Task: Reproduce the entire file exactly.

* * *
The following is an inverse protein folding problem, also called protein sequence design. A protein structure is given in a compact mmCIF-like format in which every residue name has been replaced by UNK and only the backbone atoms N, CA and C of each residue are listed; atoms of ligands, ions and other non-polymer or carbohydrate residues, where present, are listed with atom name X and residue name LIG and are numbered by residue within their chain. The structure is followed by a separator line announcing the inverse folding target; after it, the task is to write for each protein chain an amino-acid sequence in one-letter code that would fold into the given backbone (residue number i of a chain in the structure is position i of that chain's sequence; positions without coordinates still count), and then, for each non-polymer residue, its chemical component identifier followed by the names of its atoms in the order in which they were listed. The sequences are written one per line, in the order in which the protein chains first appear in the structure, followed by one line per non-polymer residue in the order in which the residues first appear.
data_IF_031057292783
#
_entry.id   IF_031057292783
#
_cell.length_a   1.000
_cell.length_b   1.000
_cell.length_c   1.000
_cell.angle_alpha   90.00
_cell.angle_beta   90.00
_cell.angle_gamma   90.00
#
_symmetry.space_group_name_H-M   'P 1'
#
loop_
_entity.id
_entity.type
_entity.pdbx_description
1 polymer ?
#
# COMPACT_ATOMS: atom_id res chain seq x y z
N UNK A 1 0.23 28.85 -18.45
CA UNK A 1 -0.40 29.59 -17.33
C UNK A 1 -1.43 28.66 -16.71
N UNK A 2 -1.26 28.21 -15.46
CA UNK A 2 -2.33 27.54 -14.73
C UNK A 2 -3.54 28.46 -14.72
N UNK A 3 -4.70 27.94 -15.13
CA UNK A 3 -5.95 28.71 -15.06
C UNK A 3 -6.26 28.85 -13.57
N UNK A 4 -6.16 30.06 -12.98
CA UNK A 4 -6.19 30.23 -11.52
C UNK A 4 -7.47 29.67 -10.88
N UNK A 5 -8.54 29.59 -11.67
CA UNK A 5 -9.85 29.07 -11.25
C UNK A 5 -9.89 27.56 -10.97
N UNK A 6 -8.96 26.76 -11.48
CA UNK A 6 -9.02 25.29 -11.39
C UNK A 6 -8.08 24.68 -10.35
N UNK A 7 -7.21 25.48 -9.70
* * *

The following is an inverse protein folding problem, also called protein sequence design. A protein structure is given in a compact mmCIF-like format in which every residue name has been replaced by UNK and only the backbone atoms N, CA and C of each residue are listed; atoms of ligands, ions and other non-polymer or carbohydrate residues, where present, are listed with atom name X and residue name LIG and are numbered by residue within their chain. The structure is followed by a separator line announcing the inverse folding target; after it, the task is to write for each protein chain an amino-acid sequence in one-letter code that would fold into the given backbone (residue number i of a chain in the structure is position i of that chain's sequence; positions without coordinates still count), and then, for each non-polymer residue, its chemical component identifier followed by the names of its atoms in the order in which they were listed. The sequences are written one per line, in the order in which the protein chains first appear in the structure, followed by one line per non-polymer residue in the order in which the residues first appear.
data_IF_031057292783
#
_entry.id   IF_031057292783
#
_cell.length_a   1.000
_cell.length_b   1.000
_cell.length_c   1.000
_cell.angle_alpha   90.00
_cell.angle_beta   90.00
_cell.angle_gamma   90.00
#
_symmetry.space_group_name_H-M   'P 1'
#
loop_
_entity.id
_entity.type
_entity.pdbx_description
1 polymer ?
#
# COMPACT_ATOMS: atom_id res chain seq x y z
N UNK A 1 0.23 28.85 -18.45
CA UNK A 1 -0.40 29.59 -17.33
C UNK A 1 -1.43 28.66 -16.71
N UNK A 2 -1.26 28.21 -15.46
CA UNK A 2 -2.33 27.54 -14.73
C UNK A 2 -3.54 28.46 -14.72
N UNK A 3 -4.70 27.94 -15.13
CA UNK A 3 -5.95 28.71 -15.06
C UNK A 3 -6.26 28.85 -13.57
N UNK A 4 -6.16 30.06 -12.98
CA UNK A 4 -6.19 30.23 -11.52
C UNK A 4 -7.47 29.67 -10.88
N UNK A 5 -8.54 29.59 -11.67
CA UNK A 5 -9.85 29.07 -11.25
C UNK A 5 -9.89 27.56 -10.97
N UNK A 6 -8.96 26.76 -11.48
CA UNK A 6 -9.02 25.29 -11.39
C UNK A 6 -8.08 24.68 -10.35
N UNK A 7 -7.21 25.48 -9.70